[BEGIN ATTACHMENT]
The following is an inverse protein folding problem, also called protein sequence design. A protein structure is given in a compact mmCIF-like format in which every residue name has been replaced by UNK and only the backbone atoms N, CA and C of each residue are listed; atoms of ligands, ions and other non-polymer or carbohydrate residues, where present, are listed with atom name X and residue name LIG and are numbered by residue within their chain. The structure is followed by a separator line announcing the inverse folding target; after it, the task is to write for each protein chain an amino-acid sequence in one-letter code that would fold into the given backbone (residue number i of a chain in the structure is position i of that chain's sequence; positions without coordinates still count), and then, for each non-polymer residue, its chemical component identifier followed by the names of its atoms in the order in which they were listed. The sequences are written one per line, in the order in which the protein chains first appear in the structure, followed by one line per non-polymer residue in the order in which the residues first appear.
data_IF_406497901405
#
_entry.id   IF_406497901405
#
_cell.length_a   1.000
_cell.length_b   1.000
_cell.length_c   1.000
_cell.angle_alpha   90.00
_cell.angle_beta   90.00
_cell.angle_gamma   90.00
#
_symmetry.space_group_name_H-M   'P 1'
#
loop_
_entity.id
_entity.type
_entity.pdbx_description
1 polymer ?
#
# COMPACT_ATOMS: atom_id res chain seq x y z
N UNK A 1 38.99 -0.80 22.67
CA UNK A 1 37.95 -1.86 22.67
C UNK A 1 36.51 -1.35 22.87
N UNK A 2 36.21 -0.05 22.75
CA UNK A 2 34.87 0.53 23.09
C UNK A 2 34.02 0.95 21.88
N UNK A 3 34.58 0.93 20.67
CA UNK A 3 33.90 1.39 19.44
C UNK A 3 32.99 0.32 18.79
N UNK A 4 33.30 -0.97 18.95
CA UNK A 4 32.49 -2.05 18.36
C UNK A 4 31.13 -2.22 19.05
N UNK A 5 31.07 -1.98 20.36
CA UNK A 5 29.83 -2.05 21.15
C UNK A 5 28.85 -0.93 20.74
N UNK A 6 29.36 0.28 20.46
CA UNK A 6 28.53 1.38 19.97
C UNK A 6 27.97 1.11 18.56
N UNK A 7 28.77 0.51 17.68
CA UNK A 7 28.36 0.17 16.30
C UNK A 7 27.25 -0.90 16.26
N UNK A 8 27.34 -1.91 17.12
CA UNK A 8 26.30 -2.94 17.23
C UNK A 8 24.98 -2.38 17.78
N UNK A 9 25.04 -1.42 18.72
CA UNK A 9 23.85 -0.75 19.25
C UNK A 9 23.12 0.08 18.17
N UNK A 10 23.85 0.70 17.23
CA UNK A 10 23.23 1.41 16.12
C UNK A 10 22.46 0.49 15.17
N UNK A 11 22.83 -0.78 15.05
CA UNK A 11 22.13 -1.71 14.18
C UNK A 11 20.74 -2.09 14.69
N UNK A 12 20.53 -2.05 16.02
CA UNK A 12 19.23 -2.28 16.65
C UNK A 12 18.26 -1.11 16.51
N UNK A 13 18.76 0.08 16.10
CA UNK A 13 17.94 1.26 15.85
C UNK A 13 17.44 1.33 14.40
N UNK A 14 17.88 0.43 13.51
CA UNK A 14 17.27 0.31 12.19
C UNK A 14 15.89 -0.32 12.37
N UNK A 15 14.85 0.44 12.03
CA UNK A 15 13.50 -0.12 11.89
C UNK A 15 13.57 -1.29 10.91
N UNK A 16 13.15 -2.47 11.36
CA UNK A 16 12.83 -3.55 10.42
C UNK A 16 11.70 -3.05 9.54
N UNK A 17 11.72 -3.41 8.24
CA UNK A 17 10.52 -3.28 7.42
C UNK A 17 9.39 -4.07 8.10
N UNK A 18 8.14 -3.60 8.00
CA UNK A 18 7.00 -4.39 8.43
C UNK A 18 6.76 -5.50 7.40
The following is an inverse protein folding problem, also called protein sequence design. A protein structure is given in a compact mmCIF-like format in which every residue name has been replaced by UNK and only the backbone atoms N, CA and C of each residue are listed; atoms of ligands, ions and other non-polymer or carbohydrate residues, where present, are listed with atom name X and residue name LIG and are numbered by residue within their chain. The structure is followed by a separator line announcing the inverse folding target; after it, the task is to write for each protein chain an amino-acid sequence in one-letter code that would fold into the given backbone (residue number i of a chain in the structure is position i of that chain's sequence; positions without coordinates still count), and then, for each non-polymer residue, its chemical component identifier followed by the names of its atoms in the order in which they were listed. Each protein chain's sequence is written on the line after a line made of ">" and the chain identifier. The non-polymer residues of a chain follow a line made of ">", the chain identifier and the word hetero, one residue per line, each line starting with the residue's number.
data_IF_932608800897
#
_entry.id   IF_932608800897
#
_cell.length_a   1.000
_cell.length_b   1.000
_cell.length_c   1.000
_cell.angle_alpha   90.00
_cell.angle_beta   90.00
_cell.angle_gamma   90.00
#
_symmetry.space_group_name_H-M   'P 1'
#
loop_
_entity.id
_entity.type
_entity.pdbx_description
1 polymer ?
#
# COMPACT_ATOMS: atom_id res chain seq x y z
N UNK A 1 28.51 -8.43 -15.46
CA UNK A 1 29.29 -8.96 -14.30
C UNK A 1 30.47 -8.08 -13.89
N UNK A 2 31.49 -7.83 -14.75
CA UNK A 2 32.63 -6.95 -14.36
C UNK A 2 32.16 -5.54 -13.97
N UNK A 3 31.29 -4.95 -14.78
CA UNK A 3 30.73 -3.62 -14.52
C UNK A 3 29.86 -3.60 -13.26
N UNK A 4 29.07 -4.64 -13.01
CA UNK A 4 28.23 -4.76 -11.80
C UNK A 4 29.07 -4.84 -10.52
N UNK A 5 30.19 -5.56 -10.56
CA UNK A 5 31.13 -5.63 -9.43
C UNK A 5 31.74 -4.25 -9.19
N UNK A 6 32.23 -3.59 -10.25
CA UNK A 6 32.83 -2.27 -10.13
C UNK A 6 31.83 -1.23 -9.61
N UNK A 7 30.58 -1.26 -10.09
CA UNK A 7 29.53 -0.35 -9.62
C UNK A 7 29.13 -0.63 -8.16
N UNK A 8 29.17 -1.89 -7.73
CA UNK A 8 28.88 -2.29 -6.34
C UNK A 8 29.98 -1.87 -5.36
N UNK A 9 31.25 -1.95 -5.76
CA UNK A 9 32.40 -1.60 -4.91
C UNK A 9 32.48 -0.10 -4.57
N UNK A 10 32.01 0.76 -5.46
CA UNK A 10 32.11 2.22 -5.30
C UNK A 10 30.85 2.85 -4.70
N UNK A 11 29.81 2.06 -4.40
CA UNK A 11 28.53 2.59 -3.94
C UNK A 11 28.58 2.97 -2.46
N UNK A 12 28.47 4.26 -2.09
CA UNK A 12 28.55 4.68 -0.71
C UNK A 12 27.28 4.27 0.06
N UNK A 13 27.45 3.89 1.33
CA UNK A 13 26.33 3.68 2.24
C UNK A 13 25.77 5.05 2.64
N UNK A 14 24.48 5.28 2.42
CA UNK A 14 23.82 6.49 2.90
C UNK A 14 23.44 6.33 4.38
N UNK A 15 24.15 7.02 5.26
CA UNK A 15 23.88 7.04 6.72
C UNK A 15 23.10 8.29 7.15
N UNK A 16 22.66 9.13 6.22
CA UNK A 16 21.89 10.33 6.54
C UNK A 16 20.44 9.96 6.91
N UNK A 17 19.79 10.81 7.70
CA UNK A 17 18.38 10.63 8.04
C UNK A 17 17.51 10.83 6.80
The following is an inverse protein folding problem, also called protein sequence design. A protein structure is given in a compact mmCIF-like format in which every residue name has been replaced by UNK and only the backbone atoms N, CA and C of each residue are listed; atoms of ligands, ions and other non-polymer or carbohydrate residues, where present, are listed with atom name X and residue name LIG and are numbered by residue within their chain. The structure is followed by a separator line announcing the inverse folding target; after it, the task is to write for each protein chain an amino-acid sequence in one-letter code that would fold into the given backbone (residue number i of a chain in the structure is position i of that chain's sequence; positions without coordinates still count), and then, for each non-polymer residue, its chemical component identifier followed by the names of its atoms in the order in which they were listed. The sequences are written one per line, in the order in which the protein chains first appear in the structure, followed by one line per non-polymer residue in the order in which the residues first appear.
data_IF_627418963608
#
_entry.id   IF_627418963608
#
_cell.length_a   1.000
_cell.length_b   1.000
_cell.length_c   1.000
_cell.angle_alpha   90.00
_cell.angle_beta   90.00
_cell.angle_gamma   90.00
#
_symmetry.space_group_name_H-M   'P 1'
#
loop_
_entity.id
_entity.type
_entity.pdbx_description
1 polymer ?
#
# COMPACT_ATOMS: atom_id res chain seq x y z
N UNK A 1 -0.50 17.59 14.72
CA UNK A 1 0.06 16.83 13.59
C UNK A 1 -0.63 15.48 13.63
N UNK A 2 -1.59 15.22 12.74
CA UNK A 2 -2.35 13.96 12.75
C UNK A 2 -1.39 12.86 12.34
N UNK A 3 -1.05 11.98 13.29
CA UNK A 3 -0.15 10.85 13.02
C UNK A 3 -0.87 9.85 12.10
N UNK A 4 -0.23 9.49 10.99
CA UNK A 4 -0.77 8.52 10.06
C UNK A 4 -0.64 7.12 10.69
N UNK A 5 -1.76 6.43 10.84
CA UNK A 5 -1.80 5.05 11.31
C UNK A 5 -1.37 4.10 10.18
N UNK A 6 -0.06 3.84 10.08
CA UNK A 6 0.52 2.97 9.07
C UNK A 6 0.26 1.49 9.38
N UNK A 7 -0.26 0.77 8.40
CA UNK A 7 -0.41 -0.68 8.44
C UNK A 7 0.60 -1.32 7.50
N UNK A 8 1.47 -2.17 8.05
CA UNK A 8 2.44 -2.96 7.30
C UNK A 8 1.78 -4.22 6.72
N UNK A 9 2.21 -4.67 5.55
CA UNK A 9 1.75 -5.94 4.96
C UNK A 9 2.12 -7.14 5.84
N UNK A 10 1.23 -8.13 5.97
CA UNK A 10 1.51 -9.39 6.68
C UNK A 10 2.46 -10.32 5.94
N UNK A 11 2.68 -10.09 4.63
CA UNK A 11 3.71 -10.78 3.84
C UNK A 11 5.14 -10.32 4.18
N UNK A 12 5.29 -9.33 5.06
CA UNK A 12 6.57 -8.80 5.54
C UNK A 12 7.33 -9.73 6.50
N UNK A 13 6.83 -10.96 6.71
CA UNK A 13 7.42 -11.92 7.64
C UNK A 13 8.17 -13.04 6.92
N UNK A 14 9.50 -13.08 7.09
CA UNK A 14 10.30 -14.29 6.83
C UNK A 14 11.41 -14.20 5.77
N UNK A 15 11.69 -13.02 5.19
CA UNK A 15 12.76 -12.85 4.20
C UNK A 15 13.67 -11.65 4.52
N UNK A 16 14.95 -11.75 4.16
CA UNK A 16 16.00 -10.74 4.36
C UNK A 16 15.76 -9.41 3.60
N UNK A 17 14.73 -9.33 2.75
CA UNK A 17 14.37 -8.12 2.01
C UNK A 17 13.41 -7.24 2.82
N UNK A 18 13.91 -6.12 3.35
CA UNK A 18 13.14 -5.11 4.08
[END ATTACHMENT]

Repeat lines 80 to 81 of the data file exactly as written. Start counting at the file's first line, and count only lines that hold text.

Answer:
#
_cell.length_a   1.000